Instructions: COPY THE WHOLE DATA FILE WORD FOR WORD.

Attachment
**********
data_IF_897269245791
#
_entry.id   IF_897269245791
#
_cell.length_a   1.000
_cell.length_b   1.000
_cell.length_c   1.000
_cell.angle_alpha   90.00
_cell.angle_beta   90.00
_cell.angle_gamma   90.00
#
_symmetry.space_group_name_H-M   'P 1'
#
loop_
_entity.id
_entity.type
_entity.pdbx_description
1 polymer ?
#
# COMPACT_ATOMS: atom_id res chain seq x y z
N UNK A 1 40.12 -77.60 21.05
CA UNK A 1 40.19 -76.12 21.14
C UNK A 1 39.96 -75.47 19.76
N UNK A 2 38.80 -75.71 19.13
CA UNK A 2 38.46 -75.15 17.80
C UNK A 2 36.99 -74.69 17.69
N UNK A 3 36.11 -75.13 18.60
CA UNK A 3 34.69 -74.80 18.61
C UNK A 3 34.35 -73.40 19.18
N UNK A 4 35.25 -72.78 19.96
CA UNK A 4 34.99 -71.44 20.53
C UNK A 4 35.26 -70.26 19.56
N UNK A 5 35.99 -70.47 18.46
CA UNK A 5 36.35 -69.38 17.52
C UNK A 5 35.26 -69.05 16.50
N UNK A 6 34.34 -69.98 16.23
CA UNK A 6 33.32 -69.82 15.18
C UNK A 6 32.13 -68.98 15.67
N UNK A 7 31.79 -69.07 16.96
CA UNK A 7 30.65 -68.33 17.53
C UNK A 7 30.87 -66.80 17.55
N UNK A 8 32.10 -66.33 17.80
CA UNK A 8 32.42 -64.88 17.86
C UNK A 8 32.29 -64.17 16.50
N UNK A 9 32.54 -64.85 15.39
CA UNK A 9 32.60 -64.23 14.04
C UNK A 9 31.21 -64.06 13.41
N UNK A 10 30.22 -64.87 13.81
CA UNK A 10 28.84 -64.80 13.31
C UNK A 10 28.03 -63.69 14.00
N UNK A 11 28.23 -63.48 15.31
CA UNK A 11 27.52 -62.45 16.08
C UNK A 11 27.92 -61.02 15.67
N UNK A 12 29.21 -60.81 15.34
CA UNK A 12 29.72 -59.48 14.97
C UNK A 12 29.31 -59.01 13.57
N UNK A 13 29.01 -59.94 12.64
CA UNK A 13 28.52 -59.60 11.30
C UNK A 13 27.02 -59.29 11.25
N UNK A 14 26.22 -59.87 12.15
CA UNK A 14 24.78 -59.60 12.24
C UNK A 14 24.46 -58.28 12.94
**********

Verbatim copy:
data_IF_897269245791
#
_entry.id   IF_897269245791
#
_cell.length_a   1.000
_cell.length_b   1.000
_cell.length_c   1.000
_cell.angle_alpha   90.00
_cell.angle_beta   90.00
_cell.angle_gamma   90.00
#
_symmetry.space_group_name_H-M   'P 1'
#
loop_
_entity.id
_entity.type
_entity.pdbx_description
1 polymer ?
#
# COMPACT_ATOMS: atom_id res chain seq x y z
N UNK A 1 40.12 -77.60 21.05
CA UNK A 1 40.19 -76.12 21.14
C UNK A 1 39.96 -75.47 19.76
N UNK A 2 38.80 -75.71 19.13
CA UNK A 2 38.46 -75.15 17.80
C UNK A 2 36.99 -74.69 17.69
N UNK A 3 36.11 -75.13 18.60
CA UNK A 3 34.69 -74.80 18.61
C UNK A 3 34.35 -73.40 19.18
N UNK A 4 35.25 -72.78 19.96
CA UNK A 4 34.99 -71.44 20.53
C UNK A 4 35.26 -70.26 19.56
N UNK A 5 35.99 -70.47 18.46
CA UNK A 5 36.35 -69.38 17.52
C UNK A 5 35.26 -69.05 16.50
N UNK A 6 34.34 -69.98 16.23
CA UNK A 6 33.32 -69.82 15.18
C UNK A 6 32.13 -68.98 15.67
N UNK A 7 31.79 -69.07 16.96
CA UNK A 7 30.65 -68.33 17.53
C UNK A 7 30.87 -66.80 17.55
N UNK A 8 32.10 -66.33 17.80
CA UNK A 8 32.42 -64.88 17.86
C UNK A 8 32.29 -64.17 16.50
N UNK A 9 32.54 -64.85 15.39
CA UNK A 9 32.60 -64.23 14.04
C UNK A 9 31.21 -64.06 13.41
N UNK A 10 30.22 -64.87 13.81
CA UNK A 10 28.84 -64.80 13.31
C UNK A 10 28.03 -63.69 14.00
N UNK A 11 28.23 -63.48 15.31
CA UNK A 11 27.52 -62.45 16.08
C UNK A 11 27.92 -61.02 15.67
N UNK A 12 29.21 -60.81 15.34
CA UNK A 12 29.72 -59.48 14.97
C UNK A 12 29.31 -59.01 13.57
N UNK A 13 29.01 -59.94 12.64
CA UNK A 13 28.52 -59.60 11.30
C UNK A 13 27.02 -59.29 11.25
N UNK A 14 26.22 -59.87 12.15
CA UNK A 14 24.78 -59.60 12.24
C UNK A 14 24.46 -58.28 12.94